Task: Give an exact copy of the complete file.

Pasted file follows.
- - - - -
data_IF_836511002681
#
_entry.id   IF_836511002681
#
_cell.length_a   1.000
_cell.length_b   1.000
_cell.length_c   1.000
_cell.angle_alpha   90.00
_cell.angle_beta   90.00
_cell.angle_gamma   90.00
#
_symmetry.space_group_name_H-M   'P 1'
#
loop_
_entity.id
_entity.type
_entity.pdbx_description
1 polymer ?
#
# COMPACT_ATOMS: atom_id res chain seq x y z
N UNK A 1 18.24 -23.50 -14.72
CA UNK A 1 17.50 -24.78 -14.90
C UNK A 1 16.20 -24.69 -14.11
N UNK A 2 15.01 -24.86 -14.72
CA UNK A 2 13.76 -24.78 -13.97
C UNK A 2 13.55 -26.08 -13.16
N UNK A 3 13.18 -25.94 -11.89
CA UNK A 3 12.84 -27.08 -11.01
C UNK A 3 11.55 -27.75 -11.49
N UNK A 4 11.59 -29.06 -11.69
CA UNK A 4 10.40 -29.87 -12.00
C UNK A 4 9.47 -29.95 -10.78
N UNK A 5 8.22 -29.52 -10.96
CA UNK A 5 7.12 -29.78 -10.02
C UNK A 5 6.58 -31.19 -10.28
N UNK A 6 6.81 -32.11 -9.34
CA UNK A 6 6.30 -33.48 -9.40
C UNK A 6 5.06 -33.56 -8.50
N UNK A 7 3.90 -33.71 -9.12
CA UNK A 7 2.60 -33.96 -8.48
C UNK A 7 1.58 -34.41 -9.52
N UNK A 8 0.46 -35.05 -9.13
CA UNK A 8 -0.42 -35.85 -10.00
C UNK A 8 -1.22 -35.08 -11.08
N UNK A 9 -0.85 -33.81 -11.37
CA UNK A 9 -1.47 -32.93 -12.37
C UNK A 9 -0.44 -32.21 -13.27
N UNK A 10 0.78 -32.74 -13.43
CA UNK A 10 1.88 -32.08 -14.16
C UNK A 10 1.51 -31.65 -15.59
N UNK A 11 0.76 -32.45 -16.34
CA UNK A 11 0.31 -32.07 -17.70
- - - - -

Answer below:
data_IF_836511002681
#
_entry.id   IF_836511002681
#
_cell.length_a   1.000
_cell.length_b   1.000
_cell.length_c   1.000
_cell.angle_alpha   90.00
_cell.angle_beta   90.00
_cell.angle_gamma   90.00
#
_symmetry.space_group_name_H-M   'P 1'
#
loop_
_entity.id
_entity.type
_entity.pdbx_description
1 polymer ?
#
# COMPACT_ATOMS: atom_id res chain seq x y z
N UNK A 1 18.24 -23.50 -14.72
CA UNK A 1 17.50 -24.78 -14.90
C UNK A 1 16.20 -24.69 -14.11
N UNK A 2 15.01 -24.86 -14.72
CA UNK A 2 13.76 -24.78 -13.97
C UNK A 2 13.55 -26.08 -13.16
N UNK A 3 13.18 -25.94 -11.89
CA UNK A 3 12.84 -27.08 -11.01
C UNK A 3 11.55 -27.75 -11.49
N UNK A 4 11.59 -29.06 -11.69
CA UNK A 4 10.40 -29.87 -12.00
C UNK A 4 9.47 -29.95 -10.78
N UNK A 5 8.22 -29.52 -10.96
CA UNK A 5 7.12 -29.78 -10.02
C UNK A 5 6.58 -31.19 -10.28
N UNK A 6 6.81 -32.11 -9.34
CA UNK A 6 6.30 -33.48 -9.40
C UNK A 6 5.06 -33.56 -8.50
N UNK A 7 3.90 -33.71 -9.12
CA UNK A 7 2.60 -33.96 -8.48
C UNK A 7 1.58 -34.41 -9.52
N UNK A 8 0.46 -35.05 -9.13
CA UNK A 8 -0.42 -35.85 -10.00
C UNK A 8 -1.22 -35.08 -11.08
N UNK A 9 -0.85 -33.81 -11.37
CA UNK A 9 -1.47 -32.93 -12.37
C UNK A 9 -0.44 -32.21 -13.27
N UNK A 10 0.78 -32.74 -13.43
CA UNK A 10 1.88 -32.08 -14.16
C UNK A 10 1.51 -31.65 -15.59
N UNK A 11 0.76 -32.45 -16.34
CA UNK A 11 0.31 -32.07 -17.70